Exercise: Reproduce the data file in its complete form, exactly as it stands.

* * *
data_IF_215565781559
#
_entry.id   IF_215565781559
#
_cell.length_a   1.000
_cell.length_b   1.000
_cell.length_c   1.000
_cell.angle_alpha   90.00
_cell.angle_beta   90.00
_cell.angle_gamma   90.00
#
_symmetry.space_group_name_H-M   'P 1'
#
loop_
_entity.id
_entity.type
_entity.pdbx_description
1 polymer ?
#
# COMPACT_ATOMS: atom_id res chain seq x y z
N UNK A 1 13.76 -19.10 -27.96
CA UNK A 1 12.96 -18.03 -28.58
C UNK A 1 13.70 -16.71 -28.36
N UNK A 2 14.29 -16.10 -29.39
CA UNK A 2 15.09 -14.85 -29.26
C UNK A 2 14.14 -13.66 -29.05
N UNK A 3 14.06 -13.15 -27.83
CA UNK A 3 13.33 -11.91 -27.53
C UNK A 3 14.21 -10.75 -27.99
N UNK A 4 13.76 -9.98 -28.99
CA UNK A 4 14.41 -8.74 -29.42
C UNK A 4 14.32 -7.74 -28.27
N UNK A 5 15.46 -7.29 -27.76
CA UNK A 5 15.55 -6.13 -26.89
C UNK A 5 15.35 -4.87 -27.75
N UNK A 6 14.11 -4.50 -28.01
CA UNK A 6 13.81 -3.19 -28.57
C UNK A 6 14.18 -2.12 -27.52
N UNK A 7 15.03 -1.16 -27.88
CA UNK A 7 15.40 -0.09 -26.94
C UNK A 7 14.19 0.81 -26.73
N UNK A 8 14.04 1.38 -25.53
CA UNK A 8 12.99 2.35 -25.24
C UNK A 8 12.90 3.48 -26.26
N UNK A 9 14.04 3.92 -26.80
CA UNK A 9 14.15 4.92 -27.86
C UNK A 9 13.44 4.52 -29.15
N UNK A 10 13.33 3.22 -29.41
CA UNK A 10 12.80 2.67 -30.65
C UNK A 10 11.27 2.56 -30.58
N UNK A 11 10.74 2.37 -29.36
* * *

data_IF_215565781559
#
_entry.id   IF_215565781559
#
_cell.length_a   1.000
_cell.length_b   1.000
_cell.length_c   1.000
_cell.angle_alpha   90.00
_cell.angle_beta   90.00
_cell.angle_gamma   90.00
#
_symmetry.space_group_name_H-M   'P 1'
#
loop_
_entity.id
_entity.type
_entity.pdbx_description
1 polymer ?
#
# COMPACT_ATOMS: atom_id res chain seq x y z
N UNK A 1 13.76 -19.10 -27.96
CA UNK A 1 12.96 -18.03 -28.58
C UNK A 1 13.70 -16.71 -28.36
N UNK A 2 14.29 -16.10 -29.39
CA UNK A 2 15.09 -14.85 -29.26
C UNK A 2 14.14 -13.66 -29.05
N UNK A 3 14.06 -13.15 -27.83
CA UNK A 3 13.33 -11.91 -27.53
C UNK A 3 14.21 -10.75 -27.99
N UNK A 4 13.76 -9.98 -28.99
CA UNK A 4 14.41 -8.74 -29.42
C UNK A 4 14.32 -7.74 -28.27
N UNK A 5 15.46 -7.29 -27.76
CA UNK A 5 15.55 -6.13 -26.89
C UNK A 5 15.35 -4.87 -27.75
N UNK A 6 14.11 -4.50 -28.01
CA UNK A 6 13.81 -3.19 -28.57
C UNK A 6 14.18 -2.12 -27.52
N UNK A 7 15.03 -1.16 -27.88
CA UNK A 7 15.40 -0.09 -26.94
C UNK A 7 14.19 0.81 -26.73
N UNK A 8 14.04 1.38 -25.53
CA UNK A 8 12.99 2.35 -25.24
C UNK A 8 12.90 3.48 -26.26
N UNK A 9 14.04 3.92 -26.80
CA UNK A 9 14.15 4.92 -27.86
C UNK A 9 13.44 4.52 -29.15
N UNK A 10 13.33 3.22 -29.41
CA UNK A 10 12.80 2.67 -30.65
C UNK A 10 11.27 2.56 -30.58
N UNK A 11 10.74 2.37 -29.36